Tags: Bank of England | king | Raises | 2011 | Inflation | Forecast

Bank of England Raises 2011 Inflation Forecast

Wednesday, 10 November 2010 10:28 AM

Bank of England Governor Mervyn King said the recovery will persist and predicted an equal chance that inflation will exceed or undershoot the 2 percent target as officials grow more divided on the economic outlook.

“There is, as you would expect and should want, a vigorous debate between members, and a range of views that is wider than usual, about the weight to attach to those different risks,” King said told reporters in London today. He presented the bank’s quarterly predictions, raising its forecast for inflation in 2011 and predicting it will keep above the goal next year.

The Bank of England last week kept its bond-purchase plan unchanged at 200 billion pounds ($322 billion) after Britain’s economy grew twice as fast as predicted in the third quarter. The forecasts today suggested the recovery can weather the government’s budget squeeze, which is set to inflict almost half a million job cuts on the economy.

“The U.K. recovery is expected to continue, supported by expansionary monetary policy, further growth in global demand and the past depreciation of sterling,” the bank said. “The chances of inflation being either above or below the target by the end of the forecast period are judged to be roughly equal.”

Growth will exceed its historical average “for much of the forecast period,” King said.

The bank sees inflation at about 1.5 percent at the end of 2012, based on a chart of projections in the report. Gross- domestic-product growth is seen at about 3.2 percent, according to the projections. The bank said its near-term inflation forecast is higher than in August and sees consumer-price growth above its target through 2011.

‘Significant Uncertainties’

“There are significant uncertainties around the outlook for inflation,” the bank said. “The near term overshoot of the target may be more pronounced, particularly if there is continued strength in commodity-price inflation.”

The central bank also said it “stood ready to respond in either direction as the balance of risks evolved.”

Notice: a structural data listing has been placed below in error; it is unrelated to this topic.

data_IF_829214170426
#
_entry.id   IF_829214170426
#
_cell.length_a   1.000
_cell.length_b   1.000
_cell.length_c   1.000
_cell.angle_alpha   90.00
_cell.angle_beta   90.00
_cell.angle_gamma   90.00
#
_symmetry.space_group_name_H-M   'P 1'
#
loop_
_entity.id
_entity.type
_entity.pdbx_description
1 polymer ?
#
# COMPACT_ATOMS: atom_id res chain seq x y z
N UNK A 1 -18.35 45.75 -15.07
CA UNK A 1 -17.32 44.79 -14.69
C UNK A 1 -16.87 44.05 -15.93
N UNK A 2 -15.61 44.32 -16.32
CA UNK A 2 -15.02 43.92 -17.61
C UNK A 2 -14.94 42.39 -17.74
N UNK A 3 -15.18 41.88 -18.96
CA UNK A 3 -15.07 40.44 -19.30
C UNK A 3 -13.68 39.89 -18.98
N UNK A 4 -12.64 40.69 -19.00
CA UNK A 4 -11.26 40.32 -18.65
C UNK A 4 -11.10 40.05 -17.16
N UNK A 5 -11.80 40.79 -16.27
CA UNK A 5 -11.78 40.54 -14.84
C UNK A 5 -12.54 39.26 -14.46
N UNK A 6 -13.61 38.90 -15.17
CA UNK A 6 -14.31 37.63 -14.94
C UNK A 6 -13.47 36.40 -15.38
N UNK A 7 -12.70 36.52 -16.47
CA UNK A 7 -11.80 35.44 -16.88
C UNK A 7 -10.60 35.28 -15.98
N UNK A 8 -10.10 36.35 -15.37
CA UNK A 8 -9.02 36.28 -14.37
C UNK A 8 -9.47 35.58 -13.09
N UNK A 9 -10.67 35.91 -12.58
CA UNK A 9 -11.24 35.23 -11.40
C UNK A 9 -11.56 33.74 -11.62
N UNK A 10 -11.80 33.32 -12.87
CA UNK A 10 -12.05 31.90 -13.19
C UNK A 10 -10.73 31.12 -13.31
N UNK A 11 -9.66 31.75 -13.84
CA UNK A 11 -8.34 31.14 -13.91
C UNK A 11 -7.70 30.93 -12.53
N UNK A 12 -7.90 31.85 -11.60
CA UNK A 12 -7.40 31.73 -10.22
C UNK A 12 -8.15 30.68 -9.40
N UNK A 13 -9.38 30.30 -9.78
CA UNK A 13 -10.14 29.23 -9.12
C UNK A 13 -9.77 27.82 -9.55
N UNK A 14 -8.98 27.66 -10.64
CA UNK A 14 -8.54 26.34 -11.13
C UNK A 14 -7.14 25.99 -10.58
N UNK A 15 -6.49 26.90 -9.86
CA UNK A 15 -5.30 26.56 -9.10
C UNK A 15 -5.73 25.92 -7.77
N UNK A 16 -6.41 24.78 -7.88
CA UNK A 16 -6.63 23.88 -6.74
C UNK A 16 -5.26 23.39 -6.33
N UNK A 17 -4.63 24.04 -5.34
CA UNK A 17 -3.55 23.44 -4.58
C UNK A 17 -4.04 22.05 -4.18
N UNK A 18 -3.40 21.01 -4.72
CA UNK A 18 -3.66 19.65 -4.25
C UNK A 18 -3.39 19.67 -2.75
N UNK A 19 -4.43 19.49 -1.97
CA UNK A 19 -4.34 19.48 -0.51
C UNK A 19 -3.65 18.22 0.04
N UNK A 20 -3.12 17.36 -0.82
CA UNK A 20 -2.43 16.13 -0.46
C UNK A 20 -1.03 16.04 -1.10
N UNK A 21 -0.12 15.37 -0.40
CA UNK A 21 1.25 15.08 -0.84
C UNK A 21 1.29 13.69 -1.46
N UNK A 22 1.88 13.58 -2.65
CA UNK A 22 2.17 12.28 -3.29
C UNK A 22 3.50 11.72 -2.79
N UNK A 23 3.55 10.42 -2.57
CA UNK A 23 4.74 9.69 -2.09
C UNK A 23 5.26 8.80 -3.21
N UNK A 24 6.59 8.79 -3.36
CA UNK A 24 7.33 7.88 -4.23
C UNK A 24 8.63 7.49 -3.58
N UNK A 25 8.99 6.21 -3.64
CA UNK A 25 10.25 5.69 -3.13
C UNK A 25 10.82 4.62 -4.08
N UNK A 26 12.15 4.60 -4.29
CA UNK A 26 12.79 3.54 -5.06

The pound rose 0.5 percent against the dollar after the release of the inflation report and traded at $1.60256 as of 11:10 a.m. in London. The yield on the benchmark two-year government bond was up 3 basis points today at 0.726 percent.

Inflation was 3.1 percent in September, exceeding the government’s 3 percent limit for a seventh month. King has already written three letters this year to Chancellor of the Exchequer George Osborne to explain the inflation rate and there is a “high probability” he will have to write another one, the bank said today.

Growth Outlook

On growth, the central bank said “four-quarter growth is a little more likely to be above its historical average than below it for much of forecast period.”

“Despite the significant fiscal consolidation that is now underway, the recovery in output is likely to be maintained,” it said. “But the strength of the recovery remains highly uncertain.”

A three-way split has emerged on the central bank’s Monetary Policy Committee, with Andrew Sentance maintaining a campaign he began in June for higher interest rates to control inflation, and Adam Posen arguing for more bond purchases to support the recovery. Minutes of this month’s decision will be published on Nov. 17.

While the Bank of England last week kept its policy unchanged, the U.S. Federal Reserve announced a second round of large-scale asset purchases, pledging to buy an additional $600 billion of Treasuries through June to head off the risk of deflation.

Global Economy

King today noted the importance of the global economy, and especially the euro area, for the U.K. economic outlook.

“Whether that recovery will be sustained depends heavily on developments in the rest of the world, as domestic spending, especially by the public sector, is likely to grow more slowly looking ahead,” he said. “Given the scale of the fall during the recession, the level of output is likely to remain weak.”

Britain’s recovery is showing some signs of momentum. Gross domestic product rose 0.8 percent in the third quarter, twice the pace forecast by economists, and surveys this month showed manufacturing and services growth accelerated in October. The statistics office said yesterday that manufacturing production expanded for a fifth month in September to reach the strongest level in almost two years.

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Bank of England Governor Mervyn King said the recovery will persist and predicted an equal chance that inflation will exceed or undershoot the 2 percent target as officials grow more divided on the economic outlook. There is, as you would expect and should want, a vigorous...
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Wednesday, 10 November 2010 10:28 AM
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